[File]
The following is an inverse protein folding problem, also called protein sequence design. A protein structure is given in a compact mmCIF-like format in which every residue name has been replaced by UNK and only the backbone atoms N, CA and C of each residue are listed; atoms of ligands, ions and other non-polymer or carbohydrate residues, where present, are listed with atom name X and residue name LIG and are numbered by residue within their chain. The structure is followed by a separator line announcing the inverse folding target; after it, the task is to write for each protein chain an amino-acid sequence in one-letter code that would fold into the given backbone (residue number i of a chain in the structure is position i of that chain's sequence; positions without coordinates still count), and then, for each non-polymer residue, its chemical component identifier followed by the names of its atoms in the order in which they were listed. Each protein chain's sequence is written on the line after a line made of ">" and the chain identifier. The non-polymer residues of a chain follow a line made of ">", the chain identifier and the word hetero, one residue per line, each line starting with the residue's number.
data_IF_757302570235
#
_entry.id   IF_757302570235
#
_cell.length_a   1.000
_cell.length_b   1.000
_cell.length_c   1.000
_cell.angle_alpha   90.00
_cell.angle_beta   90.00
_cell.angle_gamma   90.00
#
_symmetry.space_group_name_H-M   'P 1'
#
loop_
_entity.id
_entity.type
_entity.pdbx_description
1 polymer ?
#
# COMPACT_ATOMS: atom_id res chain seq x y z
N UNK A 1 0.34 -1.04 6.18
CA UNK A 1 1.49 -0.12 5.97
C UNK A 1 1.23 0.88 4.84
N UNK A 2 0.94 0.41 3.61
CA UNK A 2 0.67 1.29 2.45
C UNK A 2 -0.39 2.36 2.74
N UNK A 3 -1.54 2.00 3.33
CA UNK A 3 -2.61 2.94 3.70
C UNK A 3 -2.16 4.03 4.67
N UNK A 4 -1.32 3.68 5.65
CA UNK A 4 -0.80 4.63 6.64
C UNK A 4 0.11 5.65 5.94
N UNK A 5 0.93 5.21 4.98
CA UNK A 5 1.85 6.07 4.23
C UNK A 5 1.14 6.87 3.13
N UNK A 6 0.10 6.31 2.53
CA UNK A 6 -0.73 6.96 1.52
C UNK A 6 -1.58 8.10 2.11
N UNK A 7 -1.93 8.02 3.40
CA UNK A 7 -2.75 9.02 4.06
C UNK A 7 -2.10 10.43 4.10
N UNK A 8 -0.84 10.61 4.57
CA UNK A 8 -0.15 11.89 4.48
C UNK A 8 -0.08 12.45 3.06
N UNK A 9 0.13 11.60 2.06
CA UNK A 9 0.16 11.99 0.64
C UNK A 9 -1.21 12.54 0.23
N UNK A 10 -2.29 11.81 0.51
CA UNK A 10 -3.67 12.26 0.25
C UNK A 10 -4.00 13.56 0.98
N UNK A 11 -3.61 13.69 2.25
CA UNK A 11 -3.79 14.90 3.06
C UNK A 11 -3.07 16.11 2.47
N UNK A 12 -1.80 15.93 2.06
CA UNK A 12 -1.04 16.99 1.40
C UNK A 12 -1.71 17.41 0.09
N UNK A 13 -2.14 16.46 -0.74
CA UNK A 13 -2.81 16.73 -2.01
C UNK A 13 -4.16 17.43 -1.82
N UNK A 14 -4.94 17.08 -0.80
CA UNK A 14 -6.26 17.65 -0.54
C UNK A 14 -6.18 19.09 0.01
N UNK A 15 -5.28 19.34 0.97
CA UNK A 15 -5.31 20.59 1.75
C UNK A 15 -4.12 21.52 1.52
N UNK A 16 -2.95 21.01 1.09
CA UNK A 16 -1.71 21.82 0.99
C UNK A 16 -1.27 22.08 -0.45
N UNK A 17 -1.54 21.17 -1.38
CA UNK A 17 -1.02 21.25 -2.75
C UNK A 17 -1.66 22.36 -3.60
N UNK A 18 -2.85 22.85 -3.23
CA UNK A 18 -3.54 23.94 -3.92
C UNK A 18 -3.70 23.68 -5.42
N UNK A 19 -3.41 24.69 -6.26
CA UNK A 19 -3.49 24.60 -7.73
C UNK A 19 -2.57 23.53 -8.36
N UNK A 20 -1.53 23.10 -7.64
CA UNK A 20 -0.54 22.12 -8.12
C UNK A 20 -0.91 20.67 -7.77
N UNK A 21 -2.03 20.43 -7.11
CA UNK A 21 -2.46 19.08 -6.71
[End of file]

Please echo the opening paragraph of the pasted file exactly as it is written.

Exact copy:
The following is an inverse protein folding problem, also called protein sequence design. A protein structure is given in a compact mmCIF-like format in which every residue name has been replaced by UNK and only the backbone atoms N, CA and C of each residue are listed; atoms of ligands, ions and other non-polymer or carbohydrate residues, where present, are listed with atom name X and residue name LIG and are numbered by residue within their chain. The structure is followed by a separator line announcing the inverse folding target; after it, the task is to write for each protein chain an amino-acid sequence in one-letter code that would fold into the given backbone (residue number i of a chain in the structure is position i of that chain's sequence; positions without coordinates still count), and then, for each non-polymer residue, its chemical component identifier followed by the names of its atoms in the order in which they were listed. Each protein chain's sequence is written on the line after a line made of ">" and the chain identifier. The non-polymer residues of a chain follow a line made of ">", the chain identifier and the word hetero, one residue per line, each line starting with the residue's number.